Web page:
A freediving mecca in the Bahamas
Plunging to a depth of 202 metres in a bay west of Long Island capital Clarence Town, Dean’s Blue Hole is the second largest of its kind in the world.
Most blue holes – essentially giant underwater caverns – reach a maximum depth of 110 metres, making this natural phenomenon in the Bahamas quite spectacular. And not only does Dean’s Blue Hole stand out for its size, but also its unique appearance.
Unlike other sinkholes, which look like giant ponds, this one is connected to the Atlantic through an inlet on one side and framed by stunning cliffs and white-sand beaches lapped by shimmering turquoise waters on the other.
Such a spectacular setting makes the blue hole a must-visit when on a luxury yacht charter around the archipelago. Superyacht-goers can simply take the tender ashore and spend a dreamy day on the beach. But not just a pretty face, the site also offers plenty of action.
Superyacht-goers can simply take the tender ashore and spend a dreamy day on the beach- but it's not just a pretty face and the site also offers plenty of action.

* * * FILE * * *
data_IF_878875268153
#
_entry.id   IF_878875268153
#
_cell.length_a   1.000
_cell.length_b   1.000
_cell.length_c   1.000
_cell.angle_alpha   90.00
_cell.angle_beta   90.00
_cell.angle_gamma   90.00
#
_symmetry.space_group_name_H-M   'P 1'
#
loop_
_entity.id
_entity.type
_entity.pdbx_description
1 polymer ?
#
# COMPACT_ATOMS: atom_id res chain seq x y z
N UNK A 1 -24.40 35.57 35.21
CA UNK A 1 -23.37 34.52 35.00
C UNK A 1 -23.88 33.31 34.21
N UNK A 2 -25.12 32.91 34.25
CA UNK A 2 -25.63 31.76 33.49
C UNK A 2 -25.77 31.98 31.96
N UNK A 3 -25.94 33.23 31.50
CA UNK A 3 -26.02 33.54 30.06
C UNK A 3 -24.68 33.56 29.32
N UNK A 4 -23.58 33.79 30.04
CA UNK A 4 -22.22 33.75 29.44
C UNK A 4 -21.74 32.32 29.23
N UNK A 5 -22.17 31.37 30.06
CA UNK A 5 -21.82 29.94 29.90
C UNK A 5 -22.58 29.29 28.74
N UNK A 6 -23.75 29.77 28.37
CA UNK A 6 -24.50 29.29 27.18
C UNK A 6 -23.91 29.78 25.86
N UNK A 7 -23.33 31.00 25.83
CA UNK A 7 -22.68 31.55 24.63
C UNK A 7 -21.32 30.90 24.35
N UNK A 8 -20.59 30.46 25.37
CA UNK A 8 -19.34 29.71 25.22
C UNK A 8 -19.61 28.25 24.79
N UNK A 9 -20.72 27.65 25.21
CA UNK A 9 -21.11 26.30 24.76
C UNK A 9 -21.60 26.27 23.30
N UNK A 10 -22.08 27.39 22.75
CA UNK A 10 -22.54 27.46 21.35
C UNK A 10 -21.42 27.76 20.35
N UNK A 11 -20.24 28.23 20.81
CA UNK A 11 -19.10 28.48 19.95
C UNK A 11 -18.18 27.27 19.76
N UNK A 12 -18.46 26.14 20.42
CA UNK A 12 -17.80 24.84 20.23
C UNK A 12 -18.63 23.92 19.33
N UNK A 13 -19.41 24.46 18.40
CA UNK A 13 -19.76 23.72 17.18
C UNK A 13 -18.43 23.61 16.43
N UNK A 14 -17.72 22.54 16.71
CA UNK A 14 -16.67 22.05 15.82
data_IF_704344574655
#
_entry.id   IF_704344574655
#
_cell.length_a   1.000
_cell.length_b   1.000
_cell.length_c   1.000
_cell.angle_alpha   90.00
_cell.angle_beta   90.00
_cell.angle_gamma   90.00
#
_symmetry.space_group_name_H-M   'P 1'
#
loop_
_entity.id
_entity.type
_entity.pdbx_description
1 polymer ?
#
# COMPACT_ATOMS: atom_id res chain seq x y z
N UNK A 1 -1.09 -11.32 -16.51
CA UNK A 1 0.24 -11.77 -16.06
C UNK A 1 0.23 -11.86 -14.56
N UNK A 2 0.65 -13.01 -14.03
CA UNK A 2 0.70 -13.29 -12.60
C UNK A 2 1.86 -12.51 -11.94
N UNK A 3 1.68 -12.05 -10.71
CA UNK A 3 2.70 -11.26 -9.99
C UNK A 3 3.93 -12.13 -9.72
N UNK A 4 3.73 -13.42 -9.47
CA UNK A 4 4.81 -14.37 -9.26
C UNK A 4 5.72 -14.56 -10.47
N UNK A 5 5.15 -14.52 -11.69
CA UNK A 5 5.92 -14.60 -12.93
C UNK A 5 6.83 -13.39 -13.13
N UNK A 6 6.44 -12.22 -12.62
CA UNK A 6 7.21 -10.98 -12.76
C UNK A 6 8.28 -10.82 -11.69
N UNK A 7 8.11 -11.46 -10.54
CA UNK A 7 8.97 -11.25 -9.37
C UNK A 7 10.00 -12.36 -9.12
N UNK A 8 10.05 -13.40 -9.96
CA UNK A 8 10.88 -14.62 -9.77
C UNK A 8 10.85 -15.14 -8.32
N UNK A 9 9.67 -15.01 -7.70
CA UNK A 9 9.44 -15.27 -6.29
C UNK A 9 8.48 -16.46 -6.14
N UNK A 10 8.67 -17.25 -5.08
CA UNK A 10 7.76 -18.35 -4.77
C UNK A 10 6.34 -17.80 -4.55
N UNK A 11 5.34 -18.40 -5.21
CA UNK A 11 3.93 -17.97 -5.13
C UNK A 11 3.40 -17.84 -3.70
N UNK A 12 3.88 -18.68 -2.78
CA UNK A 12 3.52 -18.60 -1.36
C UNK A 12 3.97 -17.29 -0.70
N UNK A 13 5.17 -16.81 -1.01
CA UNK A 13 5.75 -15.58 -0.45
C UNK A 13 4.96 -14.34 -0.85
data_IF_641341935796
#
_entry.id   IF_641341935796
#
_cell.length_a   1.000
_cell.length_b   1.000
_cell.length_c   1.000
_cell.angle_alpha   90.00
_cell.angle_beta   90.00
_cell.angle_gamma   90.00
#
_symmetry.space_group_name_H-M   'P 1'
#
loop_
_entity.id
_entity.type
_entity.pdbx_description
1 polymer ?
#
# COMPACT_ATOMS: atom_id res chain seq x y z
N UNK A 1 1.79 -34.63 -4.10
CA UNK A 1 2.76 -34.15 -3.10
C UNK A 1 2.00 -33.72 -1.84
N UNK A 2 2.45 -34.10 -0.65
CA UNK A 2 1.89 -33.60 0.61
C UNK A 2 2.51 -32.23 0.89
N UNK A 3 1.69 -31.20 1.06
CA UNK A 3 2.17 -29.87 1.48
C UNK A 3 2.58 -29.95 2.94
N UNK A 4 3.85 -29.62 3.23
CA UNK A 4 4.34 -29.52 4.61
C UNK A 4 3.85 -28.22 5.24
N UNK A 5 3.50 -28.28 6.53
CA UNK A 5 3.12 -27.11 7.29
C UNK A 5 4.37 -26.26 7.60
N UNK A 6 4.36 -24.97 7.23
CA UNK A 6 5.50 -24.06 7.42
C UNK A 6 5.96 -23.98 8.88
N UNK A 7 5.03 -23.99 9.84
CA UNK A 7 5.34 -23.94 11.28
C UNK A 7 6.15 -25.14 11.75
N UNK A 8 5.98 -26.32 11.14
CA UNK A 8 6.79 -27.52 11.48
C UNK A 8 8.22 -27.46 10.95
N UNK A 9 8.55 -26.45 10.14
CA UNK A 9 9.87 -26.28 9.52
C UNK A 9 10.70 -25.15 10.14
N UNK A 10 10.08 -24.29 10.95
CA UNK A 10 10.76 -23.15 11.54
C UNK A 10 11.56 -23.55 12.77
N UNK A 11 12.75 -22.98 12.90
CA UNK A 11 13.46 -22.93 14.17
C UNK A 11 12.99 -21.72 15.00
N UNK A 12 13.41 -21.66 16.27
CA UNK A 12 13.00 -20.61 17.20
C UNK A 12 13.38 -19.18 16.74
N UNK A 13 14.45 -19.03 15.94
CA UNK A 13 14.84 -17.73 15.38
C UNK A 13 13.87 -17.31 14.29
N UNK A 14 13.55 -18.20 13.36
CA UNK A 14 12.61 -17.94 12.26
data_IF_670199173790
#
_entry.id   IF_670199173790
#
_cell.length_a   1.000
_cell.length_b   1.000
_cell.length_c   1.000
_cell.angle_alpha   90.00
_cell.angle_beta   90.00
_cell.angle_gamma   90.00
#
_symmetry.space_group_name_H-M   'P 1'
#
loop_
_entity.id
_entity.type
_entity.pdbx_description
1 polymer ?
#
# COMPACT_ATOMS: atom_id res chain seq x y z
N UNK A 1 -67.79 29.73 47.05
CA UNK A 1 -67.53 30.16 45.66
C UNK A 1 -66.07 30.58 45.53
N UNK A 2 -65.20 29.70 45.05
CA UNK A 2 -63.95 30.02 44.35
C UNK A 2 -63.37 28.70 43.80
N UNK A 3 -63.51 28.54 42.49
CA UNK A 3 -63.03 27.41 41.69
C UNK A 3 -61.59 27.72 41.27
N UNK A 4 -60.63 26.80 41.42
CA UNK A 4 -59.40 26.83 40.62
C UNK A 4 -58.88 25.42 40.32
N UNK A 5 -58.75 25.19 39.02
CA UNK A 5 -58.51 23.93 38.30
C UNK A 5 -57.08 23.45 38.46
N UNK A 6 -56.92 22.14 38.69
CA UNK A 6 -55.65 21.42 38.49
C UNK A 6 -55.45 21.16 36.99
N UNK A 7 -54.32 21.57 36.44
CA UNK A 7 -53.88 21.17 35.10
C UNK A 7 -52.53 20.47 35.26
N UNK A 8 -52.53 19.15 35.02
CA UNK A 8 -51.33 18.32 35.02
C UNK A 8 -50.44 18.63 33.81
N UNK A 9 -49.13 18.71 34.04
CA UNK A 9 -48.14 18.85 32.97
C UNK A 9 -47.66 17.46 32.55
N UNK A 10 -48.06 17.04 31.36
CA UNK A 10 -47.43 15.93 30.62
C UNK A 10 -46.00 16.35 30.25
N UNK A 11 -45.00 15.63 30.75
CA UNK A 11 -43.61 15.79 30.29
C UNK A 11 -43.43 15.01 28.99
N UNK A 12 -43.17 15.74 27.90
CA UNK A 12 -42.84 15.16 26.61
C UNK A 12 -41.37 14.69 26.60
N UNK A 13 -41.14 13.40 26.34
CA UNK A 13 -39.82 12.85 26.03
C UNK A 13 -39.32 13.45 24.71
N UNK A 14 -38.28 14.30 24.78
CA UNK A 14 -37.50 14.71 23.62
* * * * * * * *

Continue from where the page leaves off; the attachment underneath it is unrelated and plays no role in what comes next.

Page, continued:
The water at Dean’s Blue Hole is extremely clear and on good days visibility can reach 35 metres. Couple this with the rich array of marine creatures that frequent the spot, such as groupers, snappers and turtles, and it’s clear why scuba divers love the place.
A sandbar also runs along the blue hole’s outer edge, which is the perfect launching point for snorkelers and swimmers. A hub of colourful fish and coral, the rim has a diameter of around 35 metres, while 20 metres below the surface it extends to about 100 metres wide.
Those with a more daring disposition can even try freediving. An annual contest (the Vertical Blue Free Diving Competition) is held every year and attracts big crowds to this Caribbean wonder, where they can witness expert divers try to delve deep into the blue hole. The amphitheatre-style natural setting enables spectators to unwind in one of many idyllic coves and take in the courageous feat.
Dean's Blue Hole
Dean's Blue Hole,